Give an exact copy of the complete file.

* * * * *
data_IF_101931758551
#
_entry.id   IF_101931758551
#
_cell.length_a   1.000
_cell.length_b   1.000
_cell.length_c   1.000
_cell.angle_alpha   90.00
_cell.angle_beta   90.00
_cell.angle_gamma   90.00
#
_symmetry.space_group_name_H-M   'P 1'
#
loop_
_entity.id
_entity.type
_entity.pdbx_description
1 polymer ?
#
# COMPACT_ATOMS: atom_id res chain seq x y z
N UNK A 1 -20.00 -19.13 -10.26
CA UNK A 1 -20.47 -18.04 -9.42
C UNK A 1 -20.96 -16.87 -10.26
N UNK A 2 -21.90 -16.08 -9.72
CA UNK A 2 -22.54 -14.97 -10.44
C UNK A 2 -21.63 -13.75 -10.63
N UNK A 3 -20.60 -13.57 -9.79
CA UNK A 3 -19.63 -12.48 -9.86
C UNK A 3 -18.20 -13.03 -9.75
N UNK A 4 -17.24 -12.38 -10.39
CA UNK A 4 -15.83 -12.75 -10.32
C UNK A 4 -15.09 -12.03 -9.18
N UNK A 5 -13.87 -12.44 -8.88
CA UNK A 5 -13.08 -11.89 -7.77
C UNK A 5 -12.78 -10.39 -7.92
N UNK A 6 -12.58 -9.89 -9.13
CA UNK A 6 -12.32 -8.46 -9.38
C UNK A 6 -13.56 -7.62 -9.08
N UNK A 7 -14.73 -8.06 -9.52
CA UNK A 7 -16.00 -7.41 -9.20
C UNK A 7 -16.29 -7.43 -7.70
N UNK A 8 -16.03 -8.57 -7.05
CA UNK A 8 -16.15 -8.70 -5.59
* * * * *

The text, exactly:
data_IF_101931758551
#
_entry.id   IF_101931758551
#
_cell.length_a   1.000
_cell.length_b   1.000
_cell.length_c   1.000
_cell.angle_alpha   90.00
_cell.angle_beta   90.00
_cell.angle_gamma   90.00
#
_symmetry.space_group_name_H-M   'P 1'
#
loop_
_entity.id
_entity.type
_entity.pdbx_description
1 polymer ?
#
# COMPACT_ATOMS: atom_id res chain seq x y z
N UNK A 1 -20.00 -19.13 -10.26
CA UNK A 1 -20.47 -18.04 -9.42
C UNK A 1 -20.96 -16.87 -10.26
N UNK A 2 -21.90 -16.08 -9.72
CA UNK A 2 -22.54 -14.97 -10.44
C UNK A 2 -21.63 -13.75 -10.63
N UNK A 3 -20.60 -13.57 -9.79
CA UNK A 3 -19.63 -12.48 -9.86
C UNK A 3 -18.20 -13.03 -9.75
N UNK A 4 -17.24 -12.38 -10.39
CA UNK A 4 -15.83 -12.75 -10.32
C UNK A 4 -15.09 -12.03 -9.18
N UNK A 5 -13.87 -12.44 -8.88
CA UNK A 5 -13.08 -11.89 -7.77
C UNK A 5 -12.78 -10.39 -7.92
N UNK A 6 -12.58 -9.89 -9.13
CA UNK A 6 -12.32 -8.46 -9.38
C UNK A 6 -13.56 -7.62 -9.08
N UNK A 7 -14.73 -8.06 -9.52
CA UNK A 7 -16.00 -7.41 -9.20
C UNK A 7 -16.29 -7.43 -7.70
N UNK A 8 -16.03 -8.57 -7.05
CA UNK A 8 -16.15 -8.70 -5.59